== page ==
This Court rejected the submission made by Mr. E.C. Agrawala, learned Advocate seeking discharge and it was directed that the learned Advocate would continue to appear for respondent no.3. Mr. Tushar Mehta, learned Solicitor General was then granted time to place Status Report on record. The matter was thereafter adjourned on few occasions and because of COVID-19 pandemic situation, the matter could not be listed and taken up. Today when the matter was called out, Mr. Tushar Mehta, learned Solicitor General invited our attention to the Office Memorandum dated 30.11.2021 issued under signature of Deputy Secretary (Extradition), CPV Division, Ministry of External Affairs, Government of India. Paragraphs 2 to 5 of the Memorandum read as under:

"2. It may be recalled that an extradition request in respect of VM was forwarded to UK side on 9 February 2017 in CBI Case under Sections 120B read with 420 of the Indian Penal Code and Section 13(2) read with Section 13(1)(d) of the Prevention of Corruption Act, 1988. On 10 December 2018, the Senior District Judge Westminster Magistrate's Court, London recommended VM's extradition to India. VM appealed the Order of his extradition before the High Court of London. The appeal was admitted on the sole ground of sufficiency of prima facie case. The High Court of London dismissed the appeal on 20 April 2020. VM applied leave to appeal to the Supreme Court in the High Court. On 14 May 2020 the High Court of London rejected his application for permission to appeal to Supreme Court. VM has thus exhausted all avenues of appeal in the UK.

3. Following the refusal of leave to appeal, VM's surrender to India should, in principle, have been completed within 28 days. However, the UK Home Office intimated that there is a further legal issue which needs to be resolved before VM's extradition may take place. The UK side further said that this issue is outside and apart from the extradition process, but it has the effect that under the United Kingdom law, extradition cannot take place until it is resolved. The High Commission was further informed that the issue is confidential and so it cannot be disclosed.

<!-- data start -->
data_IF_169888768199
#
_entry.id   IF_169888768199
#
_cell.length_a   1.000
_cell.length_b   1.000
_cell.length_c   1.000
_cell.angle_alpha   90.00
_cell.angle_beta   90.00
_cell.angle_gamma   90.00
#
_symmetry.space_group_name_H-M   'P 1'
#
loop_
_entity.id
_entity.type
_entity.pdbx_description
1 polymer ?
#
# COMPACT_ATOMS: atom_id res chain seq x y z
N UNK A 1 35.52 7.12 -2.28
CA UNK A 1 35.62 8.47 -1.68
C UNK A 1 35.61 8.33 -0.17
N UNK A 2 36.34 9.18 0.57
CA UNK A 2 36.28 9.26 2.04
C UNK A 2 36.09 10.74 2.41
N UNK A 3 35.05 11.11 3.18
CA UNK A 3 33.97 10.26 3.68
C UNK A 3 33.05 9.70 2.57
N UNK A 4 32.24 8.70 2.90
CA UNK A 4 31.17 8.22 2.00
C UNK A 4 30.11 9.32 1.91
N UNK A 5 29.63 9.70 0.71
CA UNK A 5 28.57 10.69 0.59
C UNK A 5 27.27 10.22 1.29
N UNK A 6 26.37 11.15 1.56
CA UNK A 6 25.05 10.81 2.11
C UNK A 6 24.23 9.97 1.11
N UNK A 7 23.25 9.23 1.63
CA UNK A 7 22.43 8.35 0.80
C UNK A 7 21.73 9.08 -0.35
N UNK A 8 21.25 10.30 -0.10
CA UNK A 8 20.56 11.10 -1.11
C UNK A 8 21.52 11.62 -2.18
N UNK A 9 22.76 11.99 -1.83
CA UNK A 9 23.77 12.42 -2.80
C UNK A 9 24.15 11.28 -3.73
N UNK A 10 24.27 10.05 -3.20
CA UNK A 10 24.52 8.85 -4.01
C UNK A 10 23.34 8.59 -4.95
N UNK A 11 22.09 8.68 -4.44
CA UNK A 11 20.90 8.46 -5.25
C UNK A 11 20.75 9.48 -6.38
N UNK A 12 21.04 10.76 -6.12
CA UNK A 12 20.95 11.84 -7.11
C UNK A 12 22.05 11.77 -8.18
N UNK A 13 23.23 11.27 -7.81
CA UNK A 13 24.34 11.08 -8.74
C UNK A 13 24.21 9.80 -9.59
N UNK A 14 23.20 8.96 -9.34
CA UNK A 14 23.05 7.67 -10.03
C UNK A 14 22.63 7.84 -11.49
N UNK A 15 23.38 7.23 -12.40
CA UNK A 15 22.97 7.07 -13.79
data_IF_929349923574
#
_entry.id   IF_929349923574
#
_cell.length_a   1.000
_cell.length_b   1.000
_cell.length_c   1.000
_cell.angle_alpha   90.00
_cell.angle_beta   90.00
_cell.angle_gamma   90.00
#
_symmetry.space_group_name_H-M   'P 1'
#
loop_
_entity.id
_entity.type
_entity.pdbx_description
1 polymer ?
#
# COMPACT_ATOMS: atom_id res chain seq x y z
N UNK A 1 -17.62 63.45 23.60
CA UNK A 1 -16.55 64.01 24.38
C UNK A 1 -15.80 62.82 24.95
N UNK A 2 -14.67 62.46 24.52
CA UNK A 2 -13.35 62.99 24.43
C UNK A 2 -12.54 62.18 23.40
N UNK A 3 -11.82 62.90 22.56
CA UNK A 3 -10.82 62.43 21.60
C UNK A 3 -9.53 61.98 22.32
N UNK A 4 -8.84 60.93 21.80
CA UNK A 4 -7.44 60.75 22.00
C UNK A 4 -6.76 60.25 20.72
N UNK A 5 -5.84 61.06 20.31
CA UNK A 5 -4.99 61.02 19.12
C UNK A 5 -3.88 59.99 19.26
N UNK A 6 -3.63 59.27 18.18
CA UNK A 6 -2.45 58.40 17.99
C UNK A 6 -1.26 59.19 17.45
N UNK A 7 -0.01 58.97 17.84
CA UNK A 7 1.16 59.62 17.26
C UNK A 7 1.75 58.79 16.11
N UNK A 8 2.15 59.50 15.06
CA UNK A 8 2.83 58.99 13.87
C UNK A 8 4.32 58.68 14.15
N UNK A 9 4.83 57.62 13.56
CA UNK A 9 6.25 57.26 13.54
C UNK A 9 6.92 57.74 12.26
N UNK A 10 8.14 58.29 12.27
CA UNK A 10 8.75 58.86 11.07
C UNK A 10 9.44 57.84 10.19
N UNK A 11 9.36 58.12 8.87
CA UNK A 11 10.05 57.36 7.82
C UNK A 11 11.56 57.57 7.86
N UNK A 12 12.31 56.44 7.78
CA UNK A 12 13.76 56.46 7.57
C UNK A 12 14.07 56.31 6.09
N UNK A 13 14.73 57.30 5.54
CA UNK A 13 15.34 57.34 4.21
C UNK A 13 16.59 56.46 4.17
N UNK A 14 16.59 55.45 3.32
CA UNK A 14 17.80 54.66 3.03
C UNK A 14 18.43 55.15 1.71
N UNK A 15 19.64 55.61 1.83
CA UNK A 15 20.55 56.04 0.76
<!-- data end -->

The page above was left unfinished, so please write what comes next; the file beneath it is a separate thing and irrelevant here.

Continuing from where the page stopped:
4. In compliance with the Order of the Hon'ble Supreme Court dated 31.08.2020, the Government of India again took up the pending extradition case of VM with the Government of UK so as to seek his early extradition and facilitate his presence before the Hon'ble Supreme Court on 5 October 2020. 5. The UK side has informed that extradition of VM cannot take place until a separate legal issue, which is judicial and confidential in nature is resolved. The UK side emphasized that neither they can provide any more details nor intervene in the process. They have also indicated that through the designated channel, the UK Home Office has received a request to serve summons on VM for his hearing before the Hon'ble Supreme Court.

The British Home Office has forwarded the Hon'ble Supreme Court's Order through the Hertfordshire Police on 17 September 2020 for serving it to VM." As indicated in paragraph 2 of the Memorandum, the proceedings for extradition have attained finality and respondent no.3 has exhausted all avenues of appeal in the United Kingdom. However, paragraphs 4 and 5 deal with some proceedings which are stated to be confidential and with regard to which no details are forthcoming. It appears that these are the same proceedings which were referred to in the order dated 02.11.2020. Having considered all the circumstances on record, it is directed:

a. The matter in terms of the directions issued by this Court in its order dated 09.05.2017 shall now be listed on 18.01.2022.

b. Respondent No.3 is at liberty to advance such submissions, as are deemed appropriate, pertaining to the issues set out in the order dated 09.05.2017.

c. If, for any reason, respondent no.3 is not present to advance such submissions, learned counsel on his behalf can advance such submissions as are open to respondent no.3, in law.

d. We request Mr. Jaideep Gupta, learned Senior Advocate of this Court to assist the Court as Amicus Curiae in the matter. Mr. Gupta will be at liberty to avail services of any Advocate-on-Record of his own choice in the instant matter. The Registry is directed to supply papers of this matter to Mr. Gupta within a week.